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Professor Christensen Plenary Speaker at Washburn Law School

November 29, 2012

Professor Christensen at Washburn Law

TJSL Professor Leah Christensen will be the plenary speaker at a conference the weekend of December 1 at Washburn University Law School, in Topeka, Kansas.  The conference will be addressing the new “minority” in legal education—those law students who think and learn differently.  This is one of the first conferences in the nation to address these issues in the context of legal education. 

Considered to be a national expert in this area, Professor Christensen has written several law review articles about empirical studies she has done on law students with ADD, and most recently publishing:  Learning Outside the Box:  A Handbook for Law Students Who Learn Differently (Carolina Academic Press 2010).  Professor Christensen will be speaking to legal educators who want to learn how they can teach more effectively to law students who may process information differently than the traditional law student.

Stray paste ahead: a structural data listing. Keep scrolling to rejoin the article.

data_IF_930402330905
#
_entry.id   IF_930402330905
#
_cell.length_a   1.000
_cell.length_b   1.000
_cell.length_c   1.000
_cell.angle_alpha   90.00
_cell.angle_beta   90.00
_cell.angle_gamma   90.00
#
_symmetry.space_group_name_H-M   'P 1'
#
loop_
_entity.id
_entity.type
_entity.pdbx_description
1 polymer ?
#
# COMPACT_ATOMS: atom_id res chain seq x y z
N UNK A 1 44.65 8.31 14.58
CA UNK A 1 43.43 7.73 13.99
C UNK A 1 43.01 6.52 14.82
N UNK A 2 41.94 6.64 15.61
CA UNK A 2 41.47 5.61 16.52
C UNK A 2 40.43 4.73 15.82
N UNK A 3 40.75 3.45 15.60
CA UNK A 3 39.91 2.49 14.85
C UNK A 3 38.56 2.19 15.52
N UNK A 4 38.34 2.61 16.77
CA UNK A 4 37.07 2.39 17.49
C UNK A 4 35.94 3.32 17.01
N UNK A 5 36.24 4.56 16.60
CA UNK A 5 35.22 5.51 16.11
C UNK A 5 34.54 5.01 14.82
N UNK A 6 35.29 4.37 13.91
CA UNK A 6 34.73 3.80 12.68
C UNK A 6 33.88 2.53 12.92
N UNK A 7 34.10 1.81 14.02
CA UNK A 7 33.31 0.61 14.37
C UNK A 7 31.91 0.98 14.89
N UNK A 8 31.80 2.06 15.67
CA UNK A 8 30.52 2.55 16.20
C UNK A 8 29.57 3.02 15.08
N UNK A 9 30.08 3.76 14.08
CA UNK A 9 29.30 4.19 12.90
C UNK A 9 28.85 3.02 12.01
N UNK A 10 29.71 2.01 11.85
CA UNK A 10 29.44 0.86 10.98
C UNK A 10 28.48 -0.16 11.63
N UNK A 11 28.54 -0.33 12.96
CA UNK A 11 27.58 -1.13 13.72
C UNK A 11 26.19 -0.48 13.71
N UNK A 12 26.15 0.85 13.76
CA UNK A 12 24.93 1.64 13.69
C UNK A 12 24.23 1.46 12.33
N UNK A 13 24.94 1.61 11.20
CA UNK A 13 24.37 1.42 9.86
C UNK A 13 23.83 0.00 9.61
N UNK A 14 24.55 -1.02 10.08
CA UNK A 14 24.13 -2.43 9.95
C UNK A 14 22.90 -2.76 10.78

“I was extremely honored to have been asked to give the plenary address at this conference,” said Professor Christensen.  “This is a very important issue.  Law students with physical and learning disabilities have increased over the past decade.  Specifically, in any law school course, there will be 5-10% of students who learn and process information differently than the other 90% of students.  A learning disability does not mean a student is less intelligent or won’t make a brilliant lawyer; it just means that they may take in and process information differently.  So effective professors need to consider that when they teach their courses.”

Professor Christensen will describe how law professors can make law school easier for all students—by using more visual aids; adding simulations; providing feedback on shorter assignments, etc. 

“Some of the most creative human beings in our history have had a learning disability; Michael Phelps, Charles Schwab, Albert Einstein, and Alexander Graham Bell to name a few,” said Professor Christensen.  “We need future lawyers who see the world differently—so they can provide alternative solutions to problems.”